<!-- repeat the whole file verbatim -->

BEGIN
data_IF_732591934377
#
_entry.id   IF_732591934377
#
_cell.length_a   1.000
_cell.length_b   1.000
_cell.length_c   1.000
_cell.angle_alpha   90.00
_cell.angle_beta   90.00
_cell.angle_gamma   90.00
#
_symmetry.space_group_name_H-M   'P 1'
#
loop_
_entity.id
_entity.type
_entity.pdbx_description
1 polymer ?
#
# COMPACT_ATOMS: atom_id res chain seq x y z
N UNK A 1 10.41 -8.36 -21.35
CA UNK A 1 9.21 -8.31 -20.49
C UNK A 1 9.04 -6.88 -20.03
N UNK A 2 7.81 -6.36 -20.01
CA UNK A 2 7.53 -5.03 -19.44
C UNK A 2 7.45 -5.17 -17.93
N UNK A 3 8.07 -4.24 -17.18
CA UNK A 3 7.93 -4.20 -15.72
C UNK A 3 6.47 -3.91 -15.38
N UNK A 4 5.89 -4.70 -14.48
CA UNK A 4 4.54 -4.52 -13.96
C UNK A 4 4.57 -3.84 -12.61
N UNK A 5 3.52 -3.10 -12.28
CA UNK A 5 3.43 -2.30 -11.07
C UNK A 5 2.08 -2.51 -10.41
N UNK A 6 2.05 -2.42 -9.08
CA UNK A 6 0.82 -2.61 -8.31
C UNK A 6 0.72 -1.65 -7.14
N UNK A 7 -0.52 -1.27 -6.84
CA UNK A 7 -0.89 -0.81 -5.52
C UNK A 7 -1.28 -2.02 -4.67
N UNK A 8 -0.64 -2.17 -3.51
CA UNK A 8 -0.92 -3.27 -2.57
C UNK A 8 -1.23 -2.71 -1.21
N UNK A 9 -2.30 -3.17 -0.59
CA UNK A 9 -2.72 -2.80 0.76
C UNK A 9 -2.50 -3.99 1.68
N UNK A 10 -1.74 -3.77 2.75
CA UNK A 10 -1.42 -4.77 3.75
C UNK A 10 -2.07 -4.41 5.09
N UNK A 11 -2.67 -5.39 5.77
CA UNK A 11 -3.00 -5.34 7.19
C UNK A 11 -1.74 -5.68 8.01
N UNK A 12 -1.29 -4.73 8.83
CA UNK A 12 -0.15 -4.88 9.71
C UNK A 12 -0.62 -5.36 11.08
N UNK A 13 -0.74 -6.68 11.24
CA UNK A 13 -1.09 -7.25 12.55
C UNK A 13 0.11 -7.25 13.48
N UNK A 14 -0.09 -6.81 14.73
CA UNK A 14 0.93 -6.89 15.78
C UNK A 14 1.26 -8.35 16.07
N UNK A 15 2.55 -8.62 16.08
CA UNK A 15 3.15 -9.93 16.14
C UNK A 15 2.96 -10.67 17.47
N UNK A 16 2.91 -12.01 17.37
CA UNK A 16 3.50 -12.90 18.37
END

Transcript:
data_IF_732591934377
#
_entry.id   IF_732591934377
#
_cell.length_a   1.000
_cell.length_b   1.000
_cell.length_c   1.000
_cell.angle_alpha   90.00
_cell.angle_beta   90.00
_cell.angle_gamma   90.00
#
_symmetry.space_group_name_H-M   'P 1'
#
loop_
_entity.id
_entity.type
_entity.pdbx_description
1 polymer ?
#
# COMPACT_ATOMS: atom_id res chain seq x y z
N UNK A 1 10.41 -8.36 -21.35
CA UNK A 1 9.21 -8.31 -20.49
C UNK A 1 9.04 -6.88 -20.03
N UNK A 2 7.81 -6.36 -20.01
CA UNK A 2 7.53 -5.03 -19.44
C UNK A 2 7.45 -5.17 -17.93
N UNK A 3 8.07 -4.24 -17.18
CA UNK A 3 7.93 -4.20 -15.72
C UNK A 3 6.47 -3.91 -15.38
N UNK A 4 5.89 -4.70 -14.48
CA UNK A 4 4.54 -4.52 -13.96
C UNK A 4 4.57 -3.84 -12.61
N UNK A 5 3.52 -3.10 -12.28
CA UNK A 5 3.43 -2.30 -11.07
C UNK A 5 2.08 -2.51 -10.41
N UNK A 6 2.05 -2.42 -9.08
CA UNK A 6 0.82 -2.61 -8.31
C UNK A 6 0.72 -1.65 -7.14
N UNK A 7 -0.52 -1.27 -6.84
CA UNK A 7 -0.89 -0.81 -5.52
C UNK A 7 -1.28 -2.02 -4.67
N UNK A 8 -0.64 -2.17 -3.51
CA UNK A 8 -0.92 -3.27 -2.57
C UNK A 8 -1.23 -2.71 -1.21
N UNK A 9 -2.30 -3.17 -0.59
CA UNK A 9 -2.72 -2.80 0.76
C UNK A 9 -2.50 -3.99 1.68
N UNK A 10 -1.74 -3.77 2.75
CA UNK A 10 -1.42 -4.77 3.75
C UNK A 10 -2.07 -4.41 5.09
N UNK A 11 -2.67 -5.39 5.77
CA UNK A 11 -3.00 -5.34 7.19
C UNK A 11 -1.74 -5.68 8.01
N UNK A 12 -1.29 -4.73 8.83
CA UNK A 12 -0.15 -4.88 9.71
C UNK A 12 -0.62 -5.36 11.08
N UNK A 13 -0.74 -6.68 11.24
CA UNK A 13 -1.09 -7.25 12.55
C UNK A 13 0.11 -7.25 13.48
N UNK A 14 -0.09 -6.81 14.73
CA UNK A 14 0.93 -6.89 15.78
C UNK A 14 1.26 -8.35 16.07
N UNK A 15 2.55 -8.62 16.08
CA UNK A 15 3.15 -9.93 16.14
C UNK A 15 2.96 -10.67 17.47
N UNK A 16 2.91 -12.01 17.37
CA UNK A 16 3.50 -12.90 18.37